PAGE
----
“We have the sound of idling cars and their speakers,” she said. “We typically have multiple driveways, which conflicts with pedestrian and cyclist activity. We also have large street-facing parking areas and large setbacks that really distract from the design objectives. creation of this pedestrian and insoluble relationship with the surrounding neighborhoods.”

Councilman Kevin Thompson said

his neighborhood is “flooded” with drive-ins.

“What’s happening in District 6 is we have McDonalds, Burger Kings popping up on every corner, and that’s not what the community wants,” Thompson said. “But we don’t have any (processes) that we can go back on and say, ‘OK, Mr. Developer, we don’t want a McDonalds, Burger King, or Jack in the Box. We want (restaurants) that our citizens can sit down and enjoy a meal.'”

He described attending a community meeting with a developer to discuss visions for a planned commercial area.

“Every resident said, ‘Please don’t bring fast food anymore,’ and the two things the (developers) did first – McDonalds and, next door, Burger King,” Thompson said. . He described a similar experience with a development that ended up installing five drive-thrus.

“Five drive-ins,” he said, “on a pristine piece of land that’s really going to be your goal when you come into Mesa from the east. Is that really what we want to portray when you walk into our town – that we’re a fast food town?”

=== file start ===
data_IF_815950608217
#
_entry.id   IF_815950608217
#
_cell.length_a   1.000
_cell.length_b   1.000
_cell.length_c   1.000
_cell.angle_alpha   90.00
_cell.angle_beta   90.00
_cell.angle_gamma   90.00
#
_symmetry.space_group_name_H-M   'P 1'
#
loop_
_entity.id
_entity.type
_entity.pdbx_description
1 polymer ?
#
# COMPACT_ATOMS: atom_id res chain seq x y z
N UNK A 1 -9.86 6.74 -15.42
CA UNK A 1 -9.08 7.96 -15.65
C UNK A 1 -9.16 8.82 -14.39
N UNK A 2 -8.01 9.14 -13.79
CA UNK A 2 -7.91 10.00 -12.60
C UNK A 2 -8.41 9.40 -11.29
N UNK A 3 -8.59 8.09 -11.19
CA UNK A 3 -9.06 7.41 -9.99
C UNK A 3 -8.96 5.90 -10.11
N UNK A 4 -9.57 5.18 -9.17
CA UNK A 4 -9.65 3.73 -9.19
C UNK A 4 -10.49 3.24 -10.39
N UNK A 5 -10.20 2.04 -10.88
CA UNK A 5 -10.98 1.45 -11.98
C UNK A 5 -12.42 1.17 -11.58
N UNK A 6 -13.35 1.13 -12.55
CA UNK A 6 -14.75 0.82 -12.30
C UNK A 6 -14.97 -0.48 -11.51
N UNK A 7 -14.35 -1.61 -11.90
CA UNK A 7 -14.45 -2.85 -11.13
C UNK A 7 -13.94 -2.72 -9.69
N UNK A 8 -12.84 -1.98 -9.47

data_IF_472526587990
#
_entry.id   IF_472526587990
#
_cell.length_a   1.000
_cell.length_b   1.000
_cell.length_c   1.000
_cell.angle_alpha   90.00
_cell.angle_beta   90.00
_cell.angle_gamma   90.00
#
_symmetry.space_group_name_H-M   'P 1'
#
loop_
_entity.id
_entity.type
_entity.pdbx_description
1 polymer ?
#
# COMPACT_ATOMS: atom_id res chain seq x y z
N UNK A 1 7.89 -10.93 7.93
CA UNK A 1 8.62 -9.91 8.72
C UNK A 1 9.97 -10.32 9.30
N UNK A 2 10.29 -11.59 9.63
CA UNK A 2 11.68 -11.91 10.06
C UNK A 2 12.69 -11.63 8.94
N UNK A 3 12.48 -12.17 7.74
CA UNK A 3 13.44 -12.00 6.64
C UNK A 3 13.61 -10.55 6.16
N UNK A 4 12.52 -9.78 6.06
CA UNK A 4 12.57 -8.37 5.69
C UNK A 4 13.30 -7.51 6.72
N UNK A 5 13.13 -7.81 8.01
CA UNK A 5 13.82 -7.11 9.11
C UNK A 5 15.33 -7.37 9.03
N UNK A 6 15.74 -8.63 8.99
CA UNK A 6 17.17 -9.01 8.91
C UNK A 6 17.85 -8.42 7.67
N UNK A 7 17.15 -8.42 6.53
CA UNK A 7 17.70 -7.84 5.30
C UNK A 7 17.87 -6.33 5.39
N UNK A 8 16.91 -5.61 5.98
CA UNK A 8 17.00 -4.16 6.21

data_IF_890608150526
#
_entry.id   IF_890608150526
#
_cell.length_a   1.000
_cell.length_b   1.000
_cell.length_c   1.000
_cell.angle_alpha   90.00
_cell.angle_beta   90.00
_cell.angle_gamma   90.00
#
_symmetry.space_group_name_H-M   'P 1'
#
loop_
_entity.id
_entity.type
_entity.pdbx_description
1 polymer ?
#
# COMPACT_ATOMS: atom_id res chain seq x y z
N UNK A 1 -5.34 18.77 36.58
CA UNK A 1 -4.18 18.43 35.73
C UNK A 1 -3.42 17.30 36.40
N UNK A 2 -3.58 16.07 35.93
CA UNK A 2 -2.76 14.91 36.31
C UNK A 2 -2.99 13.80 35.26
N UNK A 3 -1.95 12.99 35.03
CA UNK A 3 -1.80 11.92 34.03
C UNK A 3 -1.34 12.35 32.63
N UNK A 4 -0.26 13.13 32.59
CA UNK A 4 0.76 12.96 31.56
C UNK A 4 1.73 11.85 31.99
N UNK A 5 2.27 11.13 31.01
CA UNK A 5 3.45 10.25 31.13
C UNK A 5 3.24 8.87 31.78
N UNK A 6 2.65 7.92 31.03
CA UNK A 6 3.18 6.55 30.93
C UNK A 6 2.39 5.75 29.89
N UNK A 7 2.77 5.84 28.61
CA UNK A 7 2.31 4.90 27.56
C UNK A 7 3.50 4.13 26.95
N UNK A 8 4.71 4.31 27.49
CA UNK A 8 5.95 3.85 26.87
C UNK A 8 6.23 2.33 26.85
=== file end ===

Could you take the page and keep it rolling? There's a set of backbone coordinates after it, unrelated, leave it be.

City spokesman Kevin Christopher said Mesa does not account for the number of drive-thrus in the city.

Prelog said the planning department has focused on neighborhood shopping and limited shopping districts for changes, as these areas are intended to promote “walkability, the ability to cycle, … connections to neighborhoods and their aesthetics, and to keep (the neighborhoods) intact”.

Neighborhood Commercial and Limited Commercial are also intended to serve residents living in a smaller area than other commercial districts, she said — 1/2 to 2 miles for Neighborhood Commercial and up to 10 miles for Limited Commercial. .

How large would the impact of proposed zoning changes be on automotive-focused businesses?

The commercial district comprises a relatively small part of the city, at 288 acres, so a ban on new drive-thrus here would affect a relatively small area. The limited commercial zoning, on the other hand, is much larger at 4,334 acres, so the proposed requirement for an SUP might have more impact.